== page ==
So we hurry in the daylight and sleep at night. Oddly, it’s the night time stars that show a greater light. If we could just wake up each day and take a moment to understand how small and yet interrelated our place is in the universe. There’s the thought that people should take time to envision what they hope for the day before it kicks off in order to have some sense of control over their day’s purpose. Perhaps, if each of us were to think of ourselves as no better than the ants that march by but also no less than the stars over head we’d come to an understanding that might yeild a peace to our lives and the world. I’m not sure.

I’m not sure why we love to see the light that shields the panoramic spectacle of our universe from our eyes. What if we saw both during every waking hour?

From Bull Rush bay, Bonaparte sundown.

So, as the rain falls and thunder rumbles, I’ve dreamed of the starlight, of cooler nights warmed by the light of a campfire. I’ve thought about us, and how we all wish life was better but none of us seem to see a way to make it happen. There’s so much to see each day. Maybe, if there was less to see. Maybe, if we at least saw the stars every night things might get straight. Call me a dreamer, but I’ll wish upon a star any time—they’re always there.

It’s just a day like any other? I don’t think so, not ever.

Franque23

 


It started about five months ago when the decision was made to re-do our puppet show production of Rumpelstiltskin. It had been about six years since we last performed this adaptation I was happy to write, direct and play a part in. This time frame means the audience has turned over and a new set of children are mostly not using walking feet in our department.  It’s all good!

After organizing the scripts, some remaining props and some pieces of the set, it was time to begin planning the bulletin board that would advertise the puppet show. Building this bulletin board had a time frame that slipped in between two twenty foot long displays I was to do for our story hour room and the puppet show itself that will take place two weeks from now. In all, the displays and show will cap-off 5 months of planning on my part. The board is up tonight but for a front runner frame at its base so tomorrow starts the work on the puppet set and props.

Flat out, I love design work, crafts, art, writing, directing and playing puppet show parts and working puppets. So, I’ve been busy, yes, but it has also been rewarding to this date.

Here’s the bulletin board…what fun….In all this board took about 14 hours of work.

Maybe a better view of my mascot, the squirrel….

I have a work order in for a bigger idea on this board but don’t know if it will get done. I wanted a slow turning motor attached to back of spinning wheel so it might rotate around about once per minute…..we’ll see.  I’ll have to deconstruct some of the board if I get the motor… but it’s all fun…rumpling paper and supplies together is a big part of the effort and enjoyment.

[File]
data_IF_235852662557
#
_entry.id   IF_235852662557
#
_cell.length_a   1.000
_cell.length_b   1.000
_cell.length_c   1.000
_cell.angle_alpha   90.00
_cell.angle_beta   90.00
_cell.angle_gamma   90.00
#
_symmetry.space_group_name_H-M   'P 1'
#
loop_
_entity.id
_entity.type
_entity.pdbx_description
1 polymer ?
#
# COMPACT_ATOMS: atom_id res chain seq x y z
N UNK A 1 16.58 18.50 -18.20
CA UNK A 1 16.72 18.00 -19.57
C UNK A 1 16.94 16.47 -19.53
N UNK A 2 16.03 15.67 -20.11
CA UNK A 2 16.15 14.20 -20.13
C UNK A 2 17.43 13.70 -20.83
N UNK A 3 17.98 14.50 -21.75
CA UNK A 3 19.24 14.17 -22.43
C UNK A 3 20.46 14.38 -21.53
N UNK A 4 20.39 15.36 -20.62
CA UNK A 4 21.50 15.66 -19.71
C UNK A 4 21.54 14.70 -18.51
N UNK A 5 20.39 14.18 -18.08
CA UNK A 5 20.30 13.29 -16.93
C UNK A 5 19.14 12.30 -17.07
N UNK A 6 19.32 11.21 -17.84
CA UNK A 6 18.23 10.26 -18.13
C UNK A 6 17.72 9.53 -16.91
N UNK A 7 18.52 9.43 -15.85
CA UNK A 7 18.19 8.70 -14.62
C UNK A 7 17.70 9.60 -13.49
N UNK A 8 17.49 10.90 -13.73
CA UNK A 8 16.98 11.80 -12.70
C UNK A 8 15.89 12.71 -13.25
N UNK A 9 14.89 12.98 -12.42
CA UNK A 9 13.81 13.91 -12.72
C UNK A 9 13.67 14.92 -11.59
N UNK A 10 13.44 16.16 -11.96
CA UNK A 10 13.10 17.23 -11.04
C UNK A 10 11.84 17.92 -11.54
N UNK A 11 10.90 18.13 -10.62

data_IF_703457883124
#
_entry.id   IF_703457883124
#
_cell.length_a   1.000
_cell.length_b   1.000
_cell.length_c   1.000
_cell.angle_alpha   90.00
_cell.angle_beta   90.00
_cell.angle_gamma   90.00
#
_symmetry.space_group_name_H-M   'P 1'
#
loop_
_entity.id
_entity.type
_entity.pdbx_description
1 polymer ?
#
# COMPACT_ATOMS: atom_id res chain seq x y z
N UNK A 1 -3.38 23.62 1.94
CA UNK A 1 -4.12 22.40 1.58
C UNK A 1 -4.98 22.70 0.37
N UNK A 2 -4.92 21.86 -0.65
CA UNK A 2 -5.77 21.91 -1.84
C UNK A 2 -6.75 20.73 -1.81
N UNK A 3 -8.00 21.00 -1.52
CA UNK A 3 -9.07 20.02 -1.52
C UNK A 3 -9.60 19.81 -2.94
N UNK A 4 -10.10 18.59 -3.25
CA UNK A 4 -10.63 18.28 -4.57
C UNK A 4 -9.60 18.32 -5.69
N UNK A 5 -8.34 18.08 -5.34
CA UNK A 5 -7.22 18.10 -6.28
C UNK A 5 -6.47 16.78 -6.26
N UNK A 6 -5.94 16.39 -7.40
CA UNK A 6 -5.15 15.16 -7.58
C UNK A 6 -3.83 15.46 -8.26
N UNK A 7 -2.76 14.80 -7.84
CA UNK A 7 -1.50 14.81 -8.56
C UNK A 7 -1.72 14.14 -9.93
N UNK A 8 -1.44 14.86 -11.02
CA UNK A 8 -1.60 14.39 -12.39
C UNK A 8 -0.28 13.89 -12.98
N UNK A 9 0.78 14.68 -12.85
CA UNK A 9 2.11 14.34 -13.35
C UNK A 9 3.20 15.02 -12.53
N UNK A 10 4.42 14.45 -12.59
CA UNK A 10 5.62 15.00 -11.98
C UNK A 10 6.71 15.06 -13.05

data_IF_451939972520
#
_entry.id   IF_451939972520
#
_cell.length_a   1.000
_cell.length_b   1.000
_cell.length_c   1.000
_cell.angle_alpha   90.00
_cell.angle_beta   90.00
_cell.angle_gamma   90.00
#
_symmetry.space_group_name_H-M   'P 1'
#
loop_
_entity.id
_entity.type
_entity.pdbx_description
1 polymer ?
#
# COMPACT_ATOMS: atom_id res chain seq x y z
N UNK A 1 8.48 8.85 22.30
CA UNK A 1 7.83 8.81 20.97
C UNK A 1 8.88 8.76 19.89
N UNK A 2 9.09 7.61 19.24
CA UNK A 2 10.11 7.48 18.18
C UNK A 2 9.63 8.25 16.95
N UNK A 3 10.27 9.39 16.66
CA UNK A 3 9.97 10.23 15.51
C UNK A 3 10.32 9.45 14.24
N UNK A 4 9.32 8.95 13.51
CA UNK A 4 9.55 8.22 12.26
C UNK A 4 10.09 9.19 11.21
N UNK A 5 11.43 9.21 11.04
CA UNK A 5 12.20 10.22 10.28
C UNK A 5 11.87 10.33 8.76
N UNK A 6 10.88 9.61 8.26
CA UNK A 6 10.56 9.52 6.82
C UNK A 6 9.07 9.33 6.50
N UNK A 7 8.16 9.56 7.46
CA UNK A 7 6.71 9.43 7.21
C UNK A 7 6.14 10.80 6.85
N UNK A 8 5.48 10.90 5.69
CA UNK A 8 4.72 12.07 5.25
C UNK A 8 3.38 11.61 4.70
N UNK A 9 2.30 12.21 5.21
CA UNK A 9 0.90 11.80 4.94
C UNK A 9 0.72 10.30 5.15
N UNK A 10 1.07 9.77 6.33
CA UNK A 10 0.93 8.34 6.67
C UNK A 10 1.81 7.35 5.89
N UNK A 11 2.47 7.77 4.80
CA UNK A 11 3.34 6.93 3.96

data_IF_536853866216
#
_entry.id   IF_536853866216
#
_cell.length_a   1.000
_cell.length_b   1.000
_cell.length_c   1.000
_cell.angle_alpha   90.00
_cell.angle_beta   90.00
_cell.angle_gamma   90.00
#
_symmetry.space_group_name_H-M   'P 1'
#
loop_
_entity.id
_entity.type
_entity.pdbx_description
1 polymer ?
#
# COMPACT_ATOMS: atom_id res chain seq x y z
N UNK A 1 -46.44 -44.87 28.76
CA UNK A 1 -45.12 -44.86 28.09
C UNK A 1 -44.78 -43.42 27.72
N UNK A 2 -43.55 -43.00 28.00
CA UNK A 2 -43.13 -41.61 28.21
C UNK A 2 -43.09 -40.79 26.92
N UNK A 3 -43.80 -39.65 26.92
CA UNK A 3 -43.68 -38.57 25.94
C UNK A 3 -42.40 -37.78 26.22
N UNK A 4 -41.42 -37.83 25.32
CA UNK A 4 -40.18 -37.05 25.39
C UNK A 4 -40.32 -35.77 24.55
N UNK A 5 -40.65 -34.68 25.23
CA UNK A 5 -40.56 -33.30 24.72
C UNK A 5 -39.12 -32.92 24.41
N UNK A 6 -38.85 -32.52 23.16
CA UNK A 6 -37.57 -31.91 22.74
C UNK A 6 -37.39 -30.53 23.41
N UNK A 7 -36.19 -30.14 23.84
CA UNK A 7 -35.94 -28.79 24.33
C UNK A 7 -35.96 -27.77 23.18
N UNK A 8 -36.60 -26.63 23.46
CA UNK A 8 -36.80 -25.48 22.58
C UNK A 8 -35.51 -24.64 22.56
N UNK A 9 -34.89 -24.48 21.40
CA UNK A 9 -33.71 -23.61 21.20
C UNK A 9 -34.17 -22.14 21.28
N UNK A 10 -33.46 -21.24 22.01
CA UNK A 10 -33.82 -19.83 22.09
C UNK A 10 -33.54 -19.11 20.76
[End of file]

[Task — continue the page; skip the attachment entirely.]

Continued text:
In case you missed last week’s glob, here’s a shot of one twenty foot board finished last week.

I hope you days are full of happy times, fun times and full of meaningful events.

cheers!

If only I had his spinning wheel!

Franque23

 


(Click for larger view)

You know I’m loving life in Florida. This fall, winter and spring have reverted to mostly weather patterns we used to always have in the past years. This has brought about a few oddities to the growing  garden.

This shot is about two weeks old, the lettuce and green beans are done, this accounts for the large places of only mulch.

Here you can clearly see a collard greens and several kale plants. Thing is, these have been growing since last August and have yielded since Oct, 1st! The relatively mild winter allowed them to keep on trucking leafy veggies to our kitchen through the winter and spring. We had, collards, lettuce, kale, too much eggplants(they too have been growing since last year) herbs-thyme,rosemary, sage(huge plant) basil,dill- green beans, yellow squash, zucchini,, potatoes, yellow peppers, green peppers, cherry and full size tomatoes. For the tomatoes only, I do use a green light organic spray to discourage the stink bug stings…

The pineapples have a hard time taking any weather below 40 degrees,,, but with occasional coverings, they made it thru  the winter months and I’ve four coming on strong with fruit. The other 26 pineapples all look great and several others will bear this summer as well.

This gardenia and plumbago make a good side-by-side match for our house front. The gardenia is about seven feet tall and around ten feet wide. More than 300 blooms hang this year, and all about within two weeks of one another. We cut many for house use…fun stuff.

On the other side of the walk from the gardenia is our bird bath. I like this shot, full of shrimp plant blooms, four o’clocks and an odd bloom like an iris….thing is, the bird bath reflects the light coming through the Old Man’s Beard tree that stands high above….